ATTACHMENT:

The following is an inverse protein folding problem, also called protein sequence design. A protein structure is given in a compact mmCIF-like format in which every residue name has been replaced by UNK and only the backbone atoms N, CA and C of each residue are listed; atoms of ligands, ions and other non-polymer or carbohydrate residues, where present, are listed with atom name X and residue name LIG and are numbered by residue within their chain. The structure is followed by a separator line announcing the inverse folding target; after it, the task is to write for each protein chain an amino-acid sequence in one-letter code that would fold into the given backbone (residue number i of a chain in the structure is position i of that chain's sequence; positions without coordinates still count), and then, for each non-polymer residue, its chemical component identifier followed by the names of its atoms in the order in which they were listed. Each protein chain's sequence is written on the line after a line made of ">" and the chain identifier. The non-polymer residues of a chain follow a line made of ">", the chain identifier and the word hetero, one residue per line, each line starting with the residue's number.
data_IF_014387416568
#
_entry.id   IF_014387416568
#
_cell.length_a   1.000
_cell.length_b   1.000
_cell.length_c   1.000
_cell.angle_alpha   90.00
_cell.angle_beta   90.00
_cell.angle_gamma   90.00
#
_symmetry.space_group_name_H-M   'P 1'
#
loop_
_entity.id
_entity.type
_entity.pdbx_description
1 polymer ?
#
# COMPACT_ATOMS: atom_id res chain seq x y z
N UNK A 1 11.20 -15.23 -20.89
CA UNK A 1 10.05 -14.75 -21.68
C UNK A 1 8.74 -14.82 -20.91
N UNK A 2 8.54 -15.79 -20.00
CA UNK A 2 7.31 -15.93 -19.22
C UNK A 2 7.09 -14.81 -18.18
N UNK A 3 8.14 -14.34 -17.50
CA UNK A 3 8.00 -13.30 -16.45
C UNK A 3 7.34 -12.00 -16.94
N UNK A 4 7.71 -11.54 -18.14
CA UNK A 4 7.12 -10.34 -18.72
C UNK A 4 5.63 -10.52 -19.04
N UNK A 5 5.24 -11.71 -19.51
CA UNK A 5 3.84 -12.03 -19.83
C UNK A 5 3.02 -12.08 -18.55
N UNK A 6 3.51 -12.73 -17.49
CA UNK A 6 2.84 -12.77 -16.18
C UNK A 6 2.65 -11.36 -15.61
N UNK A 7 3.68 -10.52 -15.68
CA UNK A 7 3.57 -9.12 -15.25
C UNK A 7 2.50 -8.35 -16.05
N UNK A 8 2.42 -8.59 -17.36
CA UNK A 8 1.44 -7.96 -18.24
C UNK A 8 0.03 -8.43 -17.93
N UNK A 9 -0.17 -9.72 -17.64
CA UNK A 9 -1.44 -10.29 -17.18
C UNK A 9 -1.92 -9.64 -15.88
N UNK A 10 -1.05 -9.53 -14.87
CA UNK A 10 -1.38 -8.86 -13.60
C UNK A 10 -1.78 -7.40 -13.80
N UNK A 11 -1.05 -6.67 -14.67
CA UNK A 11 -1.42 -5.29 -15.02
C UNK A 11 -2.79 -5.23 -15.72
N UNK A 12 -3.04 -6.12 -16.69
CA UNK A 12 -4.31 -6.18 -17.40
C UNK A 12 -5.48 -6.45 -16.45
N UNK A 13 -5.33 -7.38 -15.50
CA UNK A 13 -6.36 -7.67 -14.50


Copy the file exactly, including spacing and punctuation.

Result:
The following is an inverse protein folding problem, also called protein sequence design. A protein structure is given in a compact mmCIF-like format in which every residue name has been replaced by UNK and only the backbone atoms N, CA and C of each residue are listed; atoms of ligands, ions and other non-polymer or carbohydrate residues, where present, are listed with atom name X and residue name LIG and are numbered by residue within their chain. The structure is followed by a separator line announcing the inverse folding target; after it, the task is to write for each protein chain an amino-acid sequence in one-letter code that would fold into the given backbone (residue number i of a chain in the structure is position i of that chain's sequence; positions without coordinates still count), and then, for each non-polymer residue, its chemical component identifier followed by the names of its atoms in the order in which they were listed. Each protein chain's sequence is written on the line after a line made of ">" and the chain identifier. The non-polymer residues of a chain follow a line made of ">", the chain identifier and the word hetero, one residue per line, each line starting with the residue's number.
data_IF_014387416568
#
_entry.id   IF_014387416568
#
_cell.length_a   1.000
_cell.length_b   1.000
_cell.length_c   1.000
_cell.angle_alpha   90.00
_cell.angle_beta   90.00
_cell.angle_gamma   90.00
#
_symmetry.space_group_name_H-M   'P 1'
#
loop_
_entity.id
_entity.type
_entity.pdbx_description
1 polymer ?
#
# COMPACT_ATOMS: atom_id res chain seq x y z
N UNK A 1 11.20 -15.23 -20.89
CA UNK A 1 10.05 -14.75 -21.68
C UNK A 1 8.74 -14.82 -20.91
N UNK A 2 8.54 -15.79 -20.00
CA UNK A 2 7.31 -15.93 -19.22
C UNK A 2 7.09 -14.81 -18.18
N UNK A 3 8.14 -14.34 -17.50
CA UNK A 3 8.00 -13.30 -16.45
C UNK A 3 7.34 -12.00 -16.94
N UNK A 4 7.71 -11.54 -18.14
CA UNK A 4 7.12 -10.34 -18.72
C UNK A 4 5.63 -10.52 -19.04
N UNK A 5 5.24 -11.71 -19.51
CA UNK A 5 3.84 -12.03 -19.83
C UNK A 5 3.02 -12.08 -18.55
N UNK A 6 3.51 -12.73 -17.49
CA UNK A 6 2.84 -12.77 -16.18
C UNK A 6 2.65 -11.36 -15.61
N UNK A 7 3.68 -10.52 -15.68
CA UNK A 7 3.57 -9.12 -15.25
C UNK A 7 2.50 -8.35 -16.05
N UNK A 8 2.42 -8.59 -17.36
CA UNK A 8 1.44 -7.96 -18.24
C UNK A 8 0.03 -8.43 -17.93
N UNK A 9 -0.17 -9.72 -17.64
CA UNK A 9 -1.44 -10.29 -17.18
C UNK A 9 -1.92 -9.64 -15.88
N UNK A 10 -1.05 -9.53 -14.87
CA UNK A 10 -1.38 -8.86 -13.60
C UNK A 10 -1.78 -7.40 -13.80
N UNK A 11 -1.05 -6.67 -14.67
CA UNK A 11 -1.42 -5.29 -15.02
C UNK A 11 -2.79 -5.23 -15.72
N UNK A 12 -3.04 -6.12 -16.69
CA UNK A 12 -4.31 -6.18 -17.40
C UNK A 12 -5.48 -6.45 -16.45
N UNK A 13 -5.33 -7.38 -15.50
CA UNK A 13 -6.36 -7.67 -14.50